Inspiration can come from anywhere, for one woman from Anaheim California, it came from a four legged friend. Emma Zen, a Great Dane/Labrador retriever mix, was just 4 months old when firefighters rescued her from the devastating wildfires in Southern California in 2007. Sadly, no one ever came to claim her — but when she became available for adoption, Debra Jo Chiapuzio took her home.
For decades, Debra had been teaching pet first aid and CPR in her spare time. But now that she had Emma, she wanted to make sure the fire department in Anaheim had the equipment to take care of the animals they rescued from fires. Oxygen masks for humans can’t properly fit over animal snouts, so they aren’t as useful for emergency oxygen supply. But pet oxygen masks have rubber seals that are flexible to completely cover noses and mouths.
So Debra donated 17 masks to the department and trained firefighters on how to use them. Thinking other fire stations could benefit, she created the nonprofit Emma Zen Foundation in 2011 and started reaching out to fire departments from home and on vacation — with the organization’s namesake by her side.
“I would go on vacation throughout our Western states and every time I saw a fire department, I’m stopping,” Chiapuzio recalled. “I’m pretty sure Emma has been in about 90% of the fire departments on the West Coast.” Not bad for a dog that’s not a dalmation!
Thanks to that effort and donations ranging from individual donors and Girl Scout troops to the Annenberg Foundation, the Emma Zen Foundation has donated more than 7,500 pet oxygen masks to firefighters and first responders across the United States.
While people don’t always know where the masks that helped save their pets come from, Debra is always moved when she hears from those whose pets have survived fires. In that first year, 2017, she got to meet a family with young children and their puppy, Penelope — who had been resuscitated by a firefighter who used a mask from the Emma Zen Foundation.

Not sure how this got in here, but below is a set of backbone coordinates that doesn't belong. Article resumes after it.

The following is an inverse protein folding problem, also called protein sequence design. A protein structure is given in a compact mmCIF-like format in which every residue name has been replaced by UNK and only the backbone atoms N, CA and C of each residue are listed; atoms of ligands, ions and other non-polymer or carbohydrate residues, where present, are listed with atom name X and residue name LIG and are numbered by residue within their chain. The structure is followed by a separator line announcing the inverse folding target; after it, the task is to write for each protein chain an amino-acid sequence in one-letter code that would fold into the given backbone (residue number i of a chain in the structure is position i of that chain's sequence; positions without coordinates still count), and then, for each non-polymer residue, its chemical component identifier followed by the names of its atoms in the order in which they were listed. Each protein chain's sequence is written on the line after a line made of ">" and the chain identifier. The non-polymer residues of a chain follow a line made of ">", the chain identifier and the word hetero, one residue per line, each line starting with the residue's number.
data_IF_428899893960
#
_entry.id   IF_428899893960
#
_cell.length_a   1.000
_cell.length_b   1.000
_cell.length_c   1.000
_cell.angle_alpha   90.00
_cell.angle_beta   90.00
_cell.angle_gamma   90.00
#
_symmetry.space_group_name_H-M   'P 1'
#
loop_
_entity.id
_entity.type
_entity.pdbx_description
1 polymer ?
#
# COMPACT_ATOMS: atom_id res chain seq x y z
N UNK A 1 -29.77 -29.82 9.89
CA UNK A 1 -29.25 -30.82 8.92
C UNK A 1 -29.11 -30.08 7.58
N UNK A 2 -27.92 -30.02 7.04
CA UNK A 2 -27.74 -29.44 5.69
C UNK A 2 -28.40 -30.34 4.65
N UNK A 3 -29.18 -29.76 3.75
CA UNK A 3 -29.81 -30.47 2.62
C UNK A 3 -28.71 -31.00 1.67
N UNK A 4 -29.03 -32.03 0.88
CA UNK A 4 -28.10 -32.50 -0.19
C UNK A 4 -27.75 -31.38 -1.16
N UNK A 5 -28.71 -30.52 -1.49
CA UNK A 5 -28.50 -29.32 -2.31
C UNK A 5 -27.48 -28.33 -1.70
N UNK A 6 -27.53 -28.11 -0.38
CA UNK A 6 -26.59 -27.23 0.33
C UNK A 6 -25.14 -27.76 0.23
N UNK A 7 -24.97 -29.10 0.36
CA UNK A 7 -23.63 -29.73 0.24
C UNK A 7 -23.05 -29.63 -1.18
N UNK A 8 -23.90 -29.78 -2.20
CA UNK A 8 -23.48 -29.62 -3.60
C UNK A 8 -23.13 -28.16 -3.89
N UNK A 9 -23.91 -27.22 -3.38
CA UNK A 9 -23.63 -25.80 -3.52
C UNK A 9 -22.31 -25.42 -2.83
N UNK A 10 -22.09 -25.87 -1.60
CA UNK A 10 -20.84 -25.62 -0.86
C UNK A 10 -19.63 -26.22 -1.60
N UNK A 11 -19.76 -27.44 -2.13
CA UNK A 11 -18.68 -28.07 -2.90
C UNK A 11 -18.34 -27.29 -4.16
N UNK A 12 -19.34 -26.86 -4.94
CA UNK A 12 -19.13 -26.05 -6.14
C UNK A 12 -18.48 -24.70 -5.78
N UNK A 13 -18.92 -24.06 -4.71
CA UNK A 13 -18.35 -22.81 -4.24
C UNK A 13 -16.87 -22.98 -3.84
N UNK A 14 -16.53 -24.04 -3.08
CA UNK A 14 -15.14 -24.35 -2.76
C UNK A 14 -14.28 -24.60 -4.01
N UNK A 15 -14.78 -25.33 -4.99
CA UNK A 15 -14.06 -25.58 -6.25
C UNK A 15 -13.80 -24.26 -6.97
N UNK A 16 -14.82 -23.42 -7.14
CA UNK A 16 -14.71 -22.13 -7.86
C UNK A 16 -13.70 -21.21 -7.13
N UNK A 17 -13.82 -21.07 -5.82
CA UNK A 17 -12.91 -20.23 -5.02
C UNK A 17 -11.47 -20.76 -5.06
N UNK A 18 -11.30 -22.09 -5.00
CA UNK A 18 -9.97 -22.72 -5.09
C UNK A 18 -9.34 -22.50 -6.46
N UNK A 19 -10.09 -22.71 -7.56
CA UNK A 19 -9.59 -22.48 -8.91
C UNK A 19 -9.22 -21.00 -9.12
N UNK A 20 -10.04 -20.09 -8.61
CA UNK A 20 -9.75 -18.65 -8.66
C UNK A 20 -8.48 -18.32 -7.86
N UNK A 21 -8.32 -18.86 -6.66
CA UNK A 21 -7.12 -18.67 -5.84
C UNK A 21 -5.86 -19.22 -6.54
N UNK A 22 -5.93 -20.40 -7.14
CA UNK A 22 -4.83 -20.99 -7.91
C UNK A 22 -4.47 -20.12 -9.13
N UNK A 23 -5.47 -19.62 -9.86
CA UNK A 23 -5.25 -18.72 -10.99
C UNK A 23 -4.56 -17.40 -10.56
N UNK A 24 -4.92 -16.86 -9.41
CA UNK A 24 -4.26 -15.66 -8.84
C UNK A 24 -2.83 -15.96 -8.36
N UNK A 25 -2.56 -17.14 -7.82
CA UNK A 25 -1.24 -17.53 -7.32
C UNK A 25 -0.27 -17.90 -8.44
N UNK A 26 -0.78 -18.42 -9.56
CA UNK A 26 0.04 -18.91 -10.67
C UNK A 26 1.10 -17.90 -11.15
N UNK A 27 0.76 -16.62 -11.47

“The mom said her children weren’t really affected like the adults were when it came to property. The only thing they knew was life, and their puppy had it because of us,” she said. “It just touched my heart in ways I don’t think I’ve ever felt. The adults knew the devastation and the children only knew life.”
Chiapuzio, 58, is a former medical tattoo artist who worked with cancer survivors and burn victims — like firefighters. Word spread with firefighters after she successfully tattooed hair onto the burned leg of a man named Patrick, and he was able to wear shorts for the first time in 12 years.
“He told a friend, who told a friend, who told a friend, and I was working on adding continuity of tone, color, skin and hair to people who had been in fires,” she said. “I found myself in this really unique niche and I loved to be there.”
Truly a woman who has been connected to the effort of recovery after the fire for many years. Now she, and Emma Zen, are your Good News Story of the Day, and you can find out more about them here.
While her path in life has had many twists and turns, she’s grateful for her experiences and to Emma Zen for inspiring the Emma Zen Foundation. “If I died tomorrow, we left behind — Emma and I — something that means more to me than anything, and that’s the animals on this planet,” she said. “This has been my biggest accomplishment, and I was led there by a dog.”
Story and Image from Today.